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Thread: About printing

  1. #1
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    About printing

    A few quick questions. Do I have to convert my rgbs to cmyk before, or is it done at the printers? And what: I just burn the files on a cd and give it to them? (I've never printed anything outside home and school)

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    cmyk

    Hello

    Contact the printers you plan on using to see what type of file formats they can handle, and what type of color modes they use. Even if they can handle changing formats for you, if possible do the work yourself. Format and mode changes can effect how your colors will appear, so you'll want to handle any converting and check the results and see if they need any tweeking.
    Also go to the printers you plan to use and see if you can get a free sample or one off done. Different printer types, papers, inks... can effect how final work will appear, also gives you a chance to check out the people and their work.

    Mr. D

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  5. #3
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    Printers are designed to handle the RGB-CMYK conversion, so leave your files as is. CYMK has a smaller gamut than RGB, so best to keep it as wide as possible before printing. As for how they want the files, it just depends. Some will take it through email, some will want a flash drive, some a CD. A CD is a pretty safe bet, though.

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  7. #4
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    If your printer states they want the file in CMYK it sounds like they just bang it out without any adjustment and blame you if the colour doesn't map. I'd clarify this with them and if it's the case, find another printer who takes RGB files and colour matches as close as possible their end before printing. This is what I've always done and I've never had a problem in any output media. The one time the result was screwed was when they insisted I convert to CMYK first and then didn't bother checking the output for quality against their set-up.

    Converting from RGB to CMYK effectively is very difficult without an understanding of colour management and a knowledge of what devices and consumables your printer will be using. And having the right software, of course.

    I've always taken the view it's the printer's job to do this, not mine. I send the RGB with embedded profile, they convert as required and match it as closely as possible to the RGB.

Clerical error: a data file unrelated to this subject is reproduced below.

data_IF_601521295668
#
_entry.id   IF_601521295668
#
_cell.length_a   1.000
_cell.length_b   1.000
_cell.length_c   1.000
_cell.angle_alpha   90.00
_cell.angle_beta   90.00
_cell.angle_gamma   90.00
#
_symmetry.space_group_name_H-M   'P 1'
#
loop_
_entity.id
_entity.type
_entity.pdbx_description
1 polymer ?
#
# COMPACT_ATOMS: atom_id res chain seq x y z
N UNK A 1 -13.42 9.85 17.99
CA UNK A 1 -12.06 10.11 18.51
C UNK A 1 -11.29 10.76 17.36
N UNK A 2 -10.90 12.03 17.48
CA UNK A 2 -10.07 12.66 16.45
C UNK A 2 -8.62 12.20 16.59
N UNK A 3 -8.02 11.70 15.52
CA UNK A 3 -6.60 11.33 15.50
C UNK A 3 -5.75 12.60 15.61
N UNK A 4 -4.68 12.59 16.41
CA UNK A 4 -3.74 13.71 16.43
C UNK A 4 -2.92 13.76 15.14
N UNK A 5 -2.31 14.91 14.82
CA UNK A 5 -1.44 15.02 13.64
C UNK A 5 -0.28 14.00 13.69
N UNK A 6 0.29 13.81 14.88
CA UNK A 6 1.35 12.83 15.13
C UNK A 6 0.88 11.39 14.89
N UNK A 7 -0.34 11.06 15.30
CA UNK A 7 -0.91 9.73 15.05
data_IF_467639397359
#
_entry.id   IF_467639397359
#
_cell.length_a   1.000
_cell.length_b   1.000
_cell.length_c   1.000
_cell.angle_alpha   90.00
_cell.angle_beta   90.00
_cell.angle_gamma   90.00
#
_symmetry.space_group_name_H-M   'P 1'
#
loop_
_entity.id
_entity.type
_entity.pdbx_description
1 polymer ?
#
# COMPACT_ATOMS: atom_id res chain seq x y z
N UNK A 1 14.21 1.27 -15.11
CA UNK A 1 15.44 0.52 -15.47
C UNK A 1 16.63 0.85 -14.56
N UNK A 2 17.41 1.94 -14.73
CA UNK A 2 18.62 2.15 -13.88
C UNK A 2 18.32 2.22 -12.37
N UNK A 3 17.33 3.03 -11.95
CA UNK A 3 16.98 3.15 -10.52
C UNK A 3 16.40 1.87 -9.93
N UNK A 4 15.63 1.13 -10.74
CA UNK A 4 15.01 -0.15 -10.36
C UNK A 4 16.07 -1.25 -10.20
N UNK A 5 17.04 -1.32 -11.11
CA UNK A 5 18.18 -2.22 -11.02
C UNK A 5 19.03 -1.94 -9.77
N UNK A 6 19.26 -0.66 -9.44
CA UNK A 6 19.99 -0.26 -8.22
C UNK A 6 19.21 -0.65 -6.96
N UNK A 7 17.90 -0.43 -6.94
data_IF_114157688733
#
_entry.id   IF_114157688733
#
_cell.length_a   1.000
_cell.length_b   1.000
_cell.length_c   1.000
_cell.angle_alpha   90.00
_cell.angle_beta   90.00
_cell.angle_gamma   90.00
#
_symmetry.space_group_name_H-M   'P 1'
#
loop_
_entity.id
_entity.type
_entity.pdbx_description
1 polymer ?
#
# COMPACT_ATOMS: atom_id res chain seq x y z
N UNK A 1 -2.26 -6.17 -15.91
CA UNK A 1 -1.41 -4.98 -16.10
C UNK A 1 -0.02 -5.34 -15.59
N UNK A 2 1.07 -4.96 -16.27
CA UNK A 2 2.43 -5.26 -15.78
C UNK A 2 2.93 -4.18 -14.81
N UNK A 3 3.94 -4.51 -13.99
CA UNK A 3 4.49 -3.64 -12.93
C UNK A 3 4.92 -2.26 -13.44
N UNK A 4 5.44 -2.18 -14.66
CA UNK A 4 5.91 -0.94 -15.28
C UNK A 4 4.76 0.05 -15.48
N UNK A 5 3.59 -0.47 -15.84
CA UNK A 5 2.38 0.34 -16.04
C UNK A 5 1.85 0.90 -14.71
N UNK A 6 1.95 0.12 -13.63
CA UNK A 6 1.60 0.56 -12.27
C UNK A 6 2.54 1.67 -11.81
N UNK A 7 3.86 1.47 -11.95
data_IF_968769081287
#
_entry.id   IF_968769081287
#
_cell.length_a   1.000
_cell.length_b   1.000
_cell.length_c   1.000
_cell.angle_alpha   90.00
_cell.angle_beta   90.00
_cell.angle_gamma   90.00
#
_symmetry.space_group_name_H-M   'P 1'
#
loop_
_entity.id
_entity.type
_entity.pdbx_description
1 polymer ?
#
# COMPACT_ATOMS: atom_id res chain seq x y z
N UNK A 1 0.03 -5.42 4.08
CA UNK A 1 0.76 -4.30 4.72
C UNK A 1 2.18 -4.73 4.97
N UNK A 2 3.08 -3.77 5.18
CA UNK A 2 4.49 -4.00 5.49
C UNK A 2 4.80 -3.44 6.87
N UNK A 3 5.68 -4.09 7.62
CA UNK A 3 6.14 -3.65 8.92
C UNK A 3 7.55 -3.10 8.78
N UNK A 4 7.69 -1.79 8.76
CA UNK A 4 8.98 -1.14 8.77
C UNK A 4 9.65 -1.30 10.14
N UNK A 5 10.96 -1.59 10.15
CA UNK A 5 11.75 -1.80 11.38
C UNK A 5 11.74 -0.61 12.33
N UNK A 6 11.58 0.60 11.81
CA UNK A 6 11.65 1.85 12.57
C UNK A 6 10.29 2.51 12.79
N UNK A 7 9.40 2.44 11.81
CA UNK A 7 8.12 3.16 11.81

As for uploading, ask them. It's usually online although most will accept it on CD. You'll normally need to save it at 300dpi so make sure it's big enough in terms of pixel dimensions.

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    If possible, it's also always a good idea to give them a hardcopy that they can match colors and levels to. Saves everyone time and trouble

    "Every little step considered one at a time is not terribly daunting" - Ethan Coen

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    Thanks for the answers everyone, they've been most helpful.

    Baron Impossible: what is this embedded profile you're speaking of?

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  12. #7
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    I wouldn't worry too much about them, if you create a RGB file and save it, it will have one by default. It's just to ensure that the printer sees the same image you do, assuming your equipment is correctly calibrated.

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    Christmas Bunneh-

    I am the printer, or at least I work at a print shop.

    I would suggest calling and asking what sort of file they want (JPEG, TIFF, PSD) some digital presses handle different formats better. As for file conversion from RGB there is no point unless you know what you are doing. The drivers that output to the printer will convert the file based on the printer's color profile.

    Taking a printed sample with you is a good idea, but you'll need to keep in mind that if you are printing this at home on and inkjet/laserjet the printed colors are most likely going to be a far cry from a professionally printed piece. If you need a perfect match check and see what color matching the printers can do, and if it is limited try and get a press proof. If you are printing oversize (for most small machines over 12" x 18") the press proof could be rather expensive. Keep in mind, too, that color correction can take time and depending on the setup/graphic fees this can add up quickly (we charge $60/hour for digital work and $85/hour for design work).

    Look around and talk to a few different printers. Make sure you find someone that you enjoy working with and that will work with you. It will be much easier in the future for you if the printer is already familiar with the assistance you'll need.

    If are doing something from a photograph and not something that is originally digital you might consider looking for a camera shop that does in house enlargements, their printers are calibrated to match photo colors and will save you hassle and money over going to a traditional printing press.

    Hope that helps.

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